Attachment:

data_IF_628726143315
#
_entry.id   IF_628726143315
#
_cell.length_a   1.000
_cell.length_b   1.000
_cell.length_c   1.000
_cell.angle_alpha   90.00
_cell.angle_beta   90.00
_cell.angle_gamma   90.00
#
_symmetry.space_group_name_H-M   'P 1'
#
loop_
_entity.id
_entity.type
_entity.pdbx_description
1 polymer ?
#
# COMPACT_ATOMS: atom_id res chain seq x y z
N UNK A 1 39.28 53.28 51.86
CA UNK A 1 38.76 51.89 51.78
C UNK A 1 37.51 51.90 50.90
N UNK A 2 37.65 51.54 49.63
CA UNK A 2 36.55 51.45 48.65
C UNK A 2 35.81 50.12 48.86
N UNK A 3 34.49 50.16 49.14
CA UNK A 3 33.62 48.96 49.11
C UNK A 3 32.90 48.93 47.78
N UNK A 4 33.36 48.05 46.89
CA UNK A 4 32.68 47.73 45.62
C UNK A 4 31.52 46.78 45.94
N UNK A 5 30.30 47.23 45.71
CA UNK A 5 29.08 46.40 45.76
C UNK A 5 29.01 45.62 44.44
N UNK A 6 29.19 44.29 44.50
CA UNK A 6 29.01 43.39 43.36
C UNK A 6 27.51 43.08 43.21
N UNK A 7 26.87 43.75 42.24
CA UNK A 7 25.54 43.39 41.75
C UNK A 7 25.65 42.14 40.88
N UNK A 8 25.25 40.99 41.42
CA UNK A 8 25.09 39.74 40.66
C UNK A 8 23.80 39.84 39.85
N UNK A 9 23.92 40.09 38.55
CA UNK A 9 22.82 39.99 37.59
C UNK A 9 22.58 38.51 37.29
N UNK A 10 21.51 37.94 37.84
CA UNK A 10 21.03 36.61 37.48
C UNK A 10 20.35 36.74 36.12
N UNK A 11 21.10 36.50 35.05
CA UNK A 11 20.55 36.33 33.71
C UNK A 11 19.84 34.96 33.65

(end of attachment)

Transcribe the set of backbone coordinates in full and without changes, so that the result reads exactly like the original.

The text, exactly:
data_IF_628726143315
#
_entry.id   IF_628726143315
#
_cell.length_a   1.000
_cell.length_b   1.000
_cell.length_c   1.000
_cell.angle_alpha   90.00
_cell.angle_beta   90.00
_cell.angle_gamma   90.00
#
_symmetry.space_group_name_H-M   'P 1'
#
loop_
_entity.id
_entity.type
_entity.pdbx_description
1 polymer ?
#
# COMPACT_ATOMS: atom_id res chain seq x y z
N UNK A 1 39.28 53.28 51.86
CA UNK A 1 38.76 51.89 51.78
C UNK A 1 37.51 51.90 50.90
N UNK A 2 37.65 51.54 49.63
CA UNK A 2 36.55 51.45 48.65
C UNK A 2 35.81 50.12 48.86
N UNK A 3 34.49 50.16 49.14
CA UNK A 3 33.62 48.96 49.11
C UNK A 3 32.90 48.93 47.78
N UNK A 4 33.36 48.05 46.89
CA UNK A 4 32.68 47.73 45.62
C UNK A 4 31.52 46.78 45.94
N UNK A 5 30.30 47.23 45.71
CA UNK A 5 29.08 46.40 45.76
C UNK A 5 29.01 45.62 44.44
N UNK A 6 29.19 44.29 44.50
CA UNK A 6 29.01 43.39 43.36
C UNK A 6 27.51 43.08 43.21
N UNK A 7 26.87 43.75 42.24
CA UNK A 7 25.54 43.39 41.75
C UNK A 7 25.65 42.14 40.88
N UNK A 8 25.25 40.99 41.42
CA UNK A 8 25.09 39.74 40.66
C UNK A 8 23.80 39.84 39.85
N UNK A 9 23.92 40.09 38.55
CA UNK A 9 22.82 39.99 37.59
C UNK A 9 22.58 38.51 37.29
N UNK A 10 21.51 37.94 37.84
CA UNK A 10 21.03 36.61 37.48
C UNK A 10 20.35 36.74 36.12
N UNK A 11 21.10 36.50 35.05
CA UNK A 11 20.55 36.33 33.71
C UNK A 11 19.84 34.96 33.65